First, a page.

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Grenade kills 6 at club

GUADALAJARA, Mexico — Armed men opened fire and hurled a grenade into a crowded nightclub early Saturday, killing six people and wounding at least 37 in a western city whose former tranquillity has been shattered by escalating battles among drug cartels.

The attack in Mexico's second-largest municipality took place just hours after a shootout between soldiers and presumed cartel gunmen left eight people, including an innocent driver, dead in the northeastern city of Monterrey. Monterrey is Mexico's third-largest city.

In the Guadalajara attack, assailants in a Jeep Cherokee and a taxi drove up to the Butter Club, located in a bar and restaurant district popular with young people, and sprayed it with bullets.

Some of the men then got out of the taxi and threw a grenade into the nightclub entrance, said a police official, who spoke to news media at the scene and left without giving his name. The gunmen fled after the pre-dawn attack, he said.

Three were killed at the scene and three more died later in hospitals, said Medical Services Director Yannick Nordin. A Venezuelan and a Colombian were among the dead.

In a press conference led by state Attorney General Tomas Coronado Olmos, authorities said the attack may have been the result of a fight between two groups hours earlier in the trendy disco. Some of the people left and returned to attack the others.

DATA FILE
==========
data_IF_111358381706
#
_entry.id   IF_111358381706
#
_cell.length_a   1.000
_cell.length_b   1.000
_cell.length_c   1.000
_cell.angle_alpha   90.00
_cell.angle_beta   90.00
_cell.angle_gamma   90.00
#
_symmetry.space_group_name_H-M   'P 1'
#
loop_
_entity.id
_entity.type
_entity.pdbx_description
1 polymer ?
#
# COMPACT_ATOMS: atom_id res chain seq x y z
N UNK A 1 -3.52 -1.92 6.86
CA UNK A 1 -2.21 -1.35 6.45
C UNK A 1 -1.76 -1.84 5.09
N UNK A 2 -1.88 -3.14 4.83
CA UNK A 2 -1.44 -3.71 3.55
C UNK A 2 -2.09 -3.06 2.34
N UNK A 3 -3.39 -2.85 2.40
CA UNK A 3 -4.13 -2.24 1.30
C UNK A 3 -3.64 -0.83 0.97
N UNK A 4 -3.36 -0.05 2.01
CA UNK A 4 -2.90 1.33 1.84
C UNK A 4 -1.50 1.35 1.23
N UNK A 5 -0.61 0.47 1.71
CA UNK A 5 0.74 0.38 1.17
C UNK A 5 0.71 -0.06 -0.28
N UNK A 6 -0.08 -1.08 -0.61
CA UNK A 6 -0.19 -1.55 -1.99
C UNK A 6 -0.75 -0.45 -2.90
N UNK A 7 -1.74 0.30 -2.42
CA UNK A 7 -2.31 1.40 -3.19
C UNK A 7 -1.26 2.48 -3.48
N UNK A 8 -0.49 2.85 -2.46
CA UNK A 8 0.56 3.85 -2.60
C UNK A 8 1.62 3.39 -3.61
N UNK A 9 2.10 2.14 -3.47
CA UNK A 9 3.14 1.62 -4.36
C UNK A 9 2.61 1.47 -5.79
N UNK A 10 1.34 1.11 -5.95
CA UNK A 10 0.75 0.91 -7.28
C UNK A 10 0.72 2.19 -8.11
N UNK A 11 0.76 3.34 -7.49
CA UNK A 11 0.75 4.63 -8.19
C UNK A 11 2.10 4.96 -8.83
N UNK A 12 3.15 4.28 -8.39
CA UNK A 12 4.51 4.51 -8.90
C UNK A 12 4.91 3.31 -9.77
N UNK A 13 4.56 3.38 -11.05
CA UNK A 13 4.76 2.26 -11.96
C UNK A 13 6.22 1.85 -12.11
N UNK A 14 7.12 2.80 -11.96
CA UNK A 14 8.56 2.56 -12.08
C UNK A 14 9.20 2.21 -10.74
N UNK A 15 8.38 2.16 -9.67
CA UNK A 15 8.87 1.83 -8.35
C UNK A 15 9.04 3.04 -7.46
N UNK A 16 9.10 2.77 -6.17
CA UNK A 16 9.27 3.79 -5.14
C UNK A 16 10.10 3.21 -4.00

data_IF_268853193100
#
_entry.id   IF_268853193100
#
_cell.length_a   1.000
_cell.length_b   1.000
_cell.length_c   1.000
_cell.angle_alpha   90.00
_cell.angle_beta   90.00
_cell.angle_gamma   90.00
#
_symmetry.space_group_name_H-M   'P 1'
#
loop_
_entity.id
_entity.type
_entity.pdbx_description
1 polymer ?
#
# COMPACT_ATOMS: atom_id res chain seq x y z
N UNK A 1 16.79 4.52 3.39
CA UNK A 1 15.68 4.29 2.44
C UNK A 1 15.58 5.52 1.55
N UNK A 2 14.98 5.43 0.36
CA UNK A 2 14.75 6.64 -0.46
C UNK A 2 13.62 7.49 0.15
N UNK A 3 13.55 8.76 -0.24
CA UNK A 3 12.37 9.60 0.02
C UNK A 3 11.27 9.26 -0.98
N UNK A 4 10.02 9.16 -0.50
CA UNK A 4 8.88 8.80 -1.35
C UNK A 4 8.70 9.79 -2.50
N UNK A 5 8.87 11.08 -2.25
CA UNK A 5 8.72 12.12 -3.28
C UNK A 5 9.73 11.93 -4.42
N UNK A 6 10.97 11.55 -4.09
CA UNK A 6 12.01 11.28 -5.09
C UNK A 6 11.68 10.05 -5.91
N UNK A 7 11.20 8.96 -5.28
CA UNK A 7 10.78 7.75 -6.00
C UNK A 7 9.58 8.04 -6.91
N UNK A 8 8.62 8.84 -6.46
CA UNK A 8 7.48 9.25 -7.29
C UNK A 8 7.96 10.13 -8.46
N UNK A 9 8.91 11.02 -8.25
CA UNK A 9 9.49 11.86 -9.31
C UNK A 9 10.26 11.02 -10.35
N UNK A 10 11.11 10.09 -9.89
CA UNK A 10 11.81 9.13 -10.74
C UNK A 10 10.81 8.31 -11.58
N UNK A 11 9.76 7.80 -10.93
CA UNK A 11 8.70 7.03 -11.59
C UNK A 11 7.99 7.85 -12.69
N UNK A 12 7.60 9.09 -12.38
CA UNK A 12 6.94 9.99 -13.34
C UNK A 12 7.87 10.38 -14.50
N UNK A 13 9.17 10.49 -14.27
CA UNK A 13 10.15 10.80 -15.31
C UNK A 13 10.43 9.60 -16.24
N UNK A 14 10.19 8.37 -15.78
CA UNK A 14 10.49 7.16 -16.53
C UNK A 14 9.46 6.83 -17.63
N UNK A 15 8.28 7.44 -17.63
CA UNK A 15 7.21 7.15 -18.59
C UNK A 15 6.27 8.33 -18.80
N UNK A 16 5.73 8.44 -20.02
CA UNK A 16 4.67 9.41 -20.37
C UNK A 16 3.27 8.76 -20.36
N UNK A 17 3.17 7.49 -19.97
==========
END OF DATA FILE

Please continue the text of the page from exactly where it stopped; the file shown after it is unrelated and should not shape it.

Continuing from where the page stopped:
State authorities said they are studying surveillance video from inside the nightclub to help determine what happened.

While there have been isolated grenade attacks around the city, Saturday's was the first to be thrown into a crowd and cause so many injuries.

The U.S. Consulate in Guadalajara recently warned U.S. citizens not to drive at night in parts of the city after suspected drug-gang members burned vehicles and blocked streets.

Such alerts have become common for highways in some areas of northern and western Mexico, but not for Guadalajara, which is known more for its mariachi music and tequila than as a focal point of a drug war that has claimed nearly 35,000 lives since 2006.

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